Dennis Rooker will not run for reelection to the Board of Supervisors in the November election, Sean Tubbs reports for Charlottesville Tomorrow. He’s represented the Jack Jouett district for three consecutive terms. He simultaneously announced and endorsed the candidacy of school board member Diantha McKeel, a political independent who represents the same district. (Her disclosed state political contributions have all been to Democrats.) McKeel, who works for the UVA Medical Center, made her own announcement, in which she said that she would serve in the fashion that Rooker has.
It turns out that the combination of low pay and high standards doesn’t make the Albemarle County Police Department an attractive employer, Megan Davis writes in the Daily Progress. They’ve had a hiring freeze in place for a few years, their starting pay is 13% considerably below market, and they recently increased their hiring standards, which probably explains why they’ve got less than 120 officers, when they need 150 to meet the county standard of 1.5 officers per 1,000 residents. The county has increased the starting salary by 7%—about half of what’s necessary to meet the market rate—but the Board of Supervisors doesn’t want to lower hiring standards, and it’s fairly unlikely that they’ll provide the funding to improve pay for both new and existing officers.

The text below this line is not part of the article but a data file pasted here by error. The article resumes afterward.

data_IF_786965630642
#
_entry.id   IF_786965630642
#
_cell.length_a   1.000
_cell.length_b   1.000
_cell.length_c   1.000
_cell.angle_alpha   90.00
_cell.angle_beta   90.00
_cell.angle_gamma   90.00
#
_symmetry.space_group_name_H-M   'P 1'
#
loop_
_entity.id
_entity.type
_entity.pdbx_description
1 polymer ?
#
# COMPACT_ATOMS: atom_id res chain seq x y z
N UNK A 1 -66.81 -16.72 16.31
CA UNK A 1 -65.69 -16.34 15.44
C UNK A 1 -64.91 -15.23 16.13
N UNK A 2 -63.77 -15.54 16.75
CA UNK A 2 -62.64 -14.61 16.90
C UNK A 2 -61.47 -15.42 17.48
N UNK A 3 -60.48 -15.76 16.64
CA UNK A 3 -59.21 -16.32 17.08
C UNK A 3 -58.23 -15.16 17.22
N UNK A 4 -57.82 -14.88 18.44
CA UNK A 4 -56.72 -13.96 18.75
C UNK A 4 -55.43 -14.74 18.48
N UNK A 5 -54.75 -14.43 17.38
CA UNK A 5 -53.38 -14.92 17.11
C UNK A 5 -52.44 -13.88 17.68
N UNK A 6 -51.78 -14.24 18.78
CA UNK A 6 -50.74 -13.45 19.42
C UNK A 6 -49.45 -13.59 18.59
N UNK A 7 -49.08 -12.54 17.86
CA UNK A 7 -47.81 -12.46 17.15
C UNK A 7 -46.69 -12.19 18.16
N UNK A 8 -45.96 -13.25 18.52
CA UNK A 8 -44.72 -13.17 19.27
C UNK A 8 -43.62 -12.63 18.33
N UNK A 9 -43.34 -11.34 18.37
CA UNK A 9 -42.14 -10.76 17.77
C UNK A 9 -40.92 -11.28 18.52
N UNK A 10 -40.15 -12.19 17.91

This is Albemarle’s contract with red light camera vendor Redflex. See anything interesting in here?
The county is facing a million-dollar shortfall at the end of the fiscal year, Samantha Koon writes for the Daily Progress. The $1.07M shortfall results from less income from real estate taxes than expected. Relative to Albemarle’s $304M budget, it’s not an enormous amount of money, but it’s still got to come out of somewhere. They’ve has faced larger shortfalls in recent years, especially back in 2008, as the economy was collapsing. The Board of Supervisors will figure out how to deal with the problem in work sessions next month.